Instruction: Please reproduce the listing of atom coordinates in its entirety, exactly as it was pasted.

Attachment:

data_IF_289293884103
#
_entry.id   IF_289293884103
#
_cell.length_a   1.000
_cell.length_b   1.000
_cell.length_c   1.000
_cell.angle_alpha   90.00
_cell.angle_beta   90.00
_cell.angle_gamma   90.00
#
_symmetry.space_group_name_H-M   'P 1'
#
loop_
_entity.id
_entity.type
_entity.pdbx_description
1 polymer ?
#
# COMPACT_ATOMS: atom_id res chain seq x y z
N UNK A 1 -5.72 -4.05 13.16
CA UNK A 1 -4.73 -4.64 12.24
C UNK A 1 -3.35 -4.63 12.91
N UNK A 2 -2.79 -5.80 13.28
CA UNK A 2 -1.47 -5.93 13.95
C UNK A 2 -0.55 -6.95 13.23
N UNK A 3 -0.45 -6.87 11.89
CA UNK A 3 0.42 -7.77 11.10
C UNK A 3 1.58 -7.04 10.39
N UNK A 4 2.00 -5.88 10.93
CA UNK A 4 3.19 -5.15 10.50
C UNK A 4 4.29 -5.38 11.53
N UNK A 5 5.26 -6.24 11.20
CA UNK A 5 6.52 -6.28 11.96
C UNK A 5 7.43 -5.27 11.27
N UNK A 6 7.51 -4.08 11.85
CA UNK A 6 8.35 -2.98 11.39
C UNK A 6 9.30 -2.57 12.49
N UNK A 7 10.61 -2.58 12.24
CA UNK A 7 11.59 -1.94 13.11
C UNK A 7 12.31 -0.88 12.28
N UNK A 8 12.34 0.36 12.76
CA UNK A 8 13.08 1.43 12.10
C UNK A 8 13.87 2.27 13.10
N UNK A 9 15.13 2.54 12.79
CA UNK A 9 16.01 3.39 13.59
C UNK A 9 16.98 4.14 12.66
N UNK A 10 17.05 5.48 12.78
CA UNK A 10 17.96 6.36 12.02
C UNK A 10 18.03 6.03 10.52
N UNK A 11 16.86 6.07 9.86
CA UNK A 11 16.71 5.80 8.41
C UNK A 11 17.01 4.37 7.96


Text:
data_IF_289293884103
#
_entry.id   IF_289293884103
#
_cell.length_a   1.000
_cell.length_b   1.000
_cell.length_c   1.000
_cell.angle_alpha   90.00
_cell.angle_beta   90.00
_cell.angle_gamma   90.00
#
_symmetry.space_group_name_H-M   'P 1'
#
loop_
_entity.id
_entity.type
_entity.pdbx_description
1 polymer ?
#
# COMPACT_ATOMS: atom_id res chain seq x y z
N UNK A 1 -5.72 -4.05 13.16
CA UNK A 1 -4.73 -4.64 12.24
C UNK A 1 -3.35 -4.63 12.91
N UNK A 2 -2.79 -5.80 13.28
CA UNK A 2 -1.47 -5.93 13.95
C UNK A 2 -0.55 -6.95 13.23
N UNK A 3 -0.45 -6.87 11.89
CA UNK A 3 0.42 -7.77 11.10
C UNK A 3 1.58 -7.04 10.39
N UNK A 4 2.00 -5.88 10.93
CA UNK A 4 3.19 -5.15 10.50
C UNK A 4 4.29 -5.38 11.53
N UNK A 5 5.26 -6.24 11.20
CA UNK A 5 6.52 -6.28 11.96
C UNK A 5 7.43 -5.27 11.27
N UNK A 6 7.51 -4.08 11.85
CA UNK A 6 8.35 -2.98 11.39
C UNK A 6 9.30 -2.57 12.49
N UNK A 7 10.61 -2.58 12.24
CA UNK A 7 11.59 -1.94 13.11
C UNK A 7 12.31 -0.88 12.28
N UNK A 8 12.34 0.36 12.76
CA UNK A 8 13.08 1.43 12.10
C UNK A 8 13.87 2.27 13.10
N UNK A 9 15.13 2.54 12.79
CA UNK A 9 16.01 3.39 13.59
C UNK A 9 16.98 4.14 12.66
N UNK A 10 17.05 5.48 12.78
CA UNK A 10 17.96 6.36 12.02
C UNK A 10 18.03 6.03 10.52
N UNK A 11 16.86 6.07 9.86
CA UNK A 11 16.71 5.80 8.41
C UNK A 11 17.01 4.37 7.96